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Thomas Harning Jr. wrote:
> I'm working on a JSON parser using lpeg and have it mostly working.
> One corner case I've run into is where two value types in JSON (null
> and undefined) are being mapped to nil captures.
> Some problems however:
> 1) lpeg.Cc(nil) does not seem to work right, it causes a function to
> be put in the chain somewhere.  I worked around it by using  '/
> function() return nil end'  Though this seems suboptimal.

Are these nil's directly returned to the caller of your parser? If not, you
could use a reference type value as a sort of sentinel, to be recognized (and
replaced?) after lpeg.match has done it's job. All it would need is:

   local _nil, _undef = {}, {}
   local patt = Ct( ... P'null' * Cc(_nil) + P'undefined' * Cc(_undef) ... )
   for i, match in pairs(matches) do
      if match == _nil or match == _undef then
         matches[i] = nil

or am I just replacing your empty function with an empty table? In any case I
think a special marker variable that is local to your parsers scope is more
generic than a function returning nil. It could also save some bytes, though I'm
not actually sure a function is bigger than a table if both are empty, or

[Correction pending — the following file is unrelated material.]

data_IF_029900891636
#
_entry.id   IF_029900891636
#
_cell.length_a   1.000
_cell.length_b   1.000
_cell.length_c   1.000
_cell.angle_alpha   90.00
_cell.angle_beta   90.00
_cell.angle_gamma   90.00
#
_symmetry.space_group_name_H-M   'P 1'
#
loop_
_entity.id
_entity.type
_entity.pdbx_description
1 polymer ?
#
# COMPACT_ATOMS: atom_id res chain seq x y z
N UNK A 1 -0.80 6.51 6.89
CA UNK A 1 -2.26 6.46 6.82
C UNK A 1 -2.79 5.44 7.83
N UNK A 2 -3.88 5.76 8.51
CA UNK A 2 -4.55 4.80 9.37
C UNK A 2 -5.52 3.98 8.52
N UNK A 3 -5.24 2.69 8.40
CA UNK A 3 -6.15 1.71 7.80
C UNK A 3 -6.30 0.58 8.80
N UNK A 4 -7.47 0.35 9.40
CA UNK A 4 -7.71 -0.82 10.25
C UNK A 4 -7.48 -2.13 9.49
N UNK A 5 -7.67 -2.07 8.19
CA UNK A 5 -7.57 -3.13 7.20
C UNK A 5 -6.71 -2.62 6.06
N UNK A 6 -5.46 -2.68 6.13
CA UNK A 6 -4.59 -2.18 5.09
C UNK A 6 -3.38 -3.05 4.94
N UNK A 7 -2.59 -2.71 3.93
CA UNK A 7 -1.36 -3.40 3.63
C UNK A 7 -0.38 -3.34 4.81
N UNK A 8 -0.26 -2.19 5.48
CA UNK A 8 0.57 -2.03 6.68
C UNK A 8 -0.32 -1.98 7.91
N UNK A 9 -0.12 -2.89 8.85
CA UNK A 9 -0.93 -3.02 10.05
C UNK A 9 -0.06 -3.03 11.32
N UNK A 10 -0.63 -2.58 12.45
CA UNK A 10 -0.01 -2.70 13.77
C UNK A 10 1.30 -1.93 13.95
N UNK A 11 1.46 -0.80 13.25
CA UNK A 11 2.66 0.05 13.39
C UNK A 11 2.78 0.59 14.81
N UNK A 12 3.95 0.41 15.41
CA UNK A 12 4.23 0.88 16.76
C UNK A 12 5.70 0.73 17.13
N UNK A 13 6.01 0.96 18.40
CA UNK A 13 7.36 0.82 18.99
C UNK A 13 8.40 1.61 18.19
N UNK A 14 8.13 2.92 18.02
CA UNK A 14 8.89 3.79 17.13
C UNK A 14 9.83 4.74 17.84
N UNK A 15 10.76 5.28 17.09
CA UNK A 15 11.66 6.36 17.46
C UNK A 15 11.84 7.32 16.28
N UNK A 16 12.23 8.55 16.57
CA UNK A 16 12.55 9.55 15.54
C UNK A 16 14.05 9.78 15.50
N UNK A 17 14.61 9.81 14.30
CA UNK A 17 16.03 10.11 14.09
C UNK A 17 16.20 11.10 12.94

whether this is relevant :).

> 2) lpeg.Ct( ... ) with nulls inside do not seem to increase the size
> of the array as expected.
> Ex: [null, 1,2,3, null, 5] results in an array  w/ # = 4
> {nil, 1,2,3, nil, 5} results in an array with #= 6
> My workaround was to use a 'function' value to represent nil, and then
> apply the function to the result of lpeg.Ct, iterating over the table
> cleaning out those nil representations.
> Before processing i grab #t and store it in t.n, after removing the
> values (in the above case and others) #t will no longer == t.n, so I
> leave in t.n for the length.  If #t == t.n, then i remove that
> element.
> Any ideas on how to fix this up w/o my hacks.

Even though it might feel like a hack there need not be anything wrong with some
 post-processing ;)

 - Peter Odding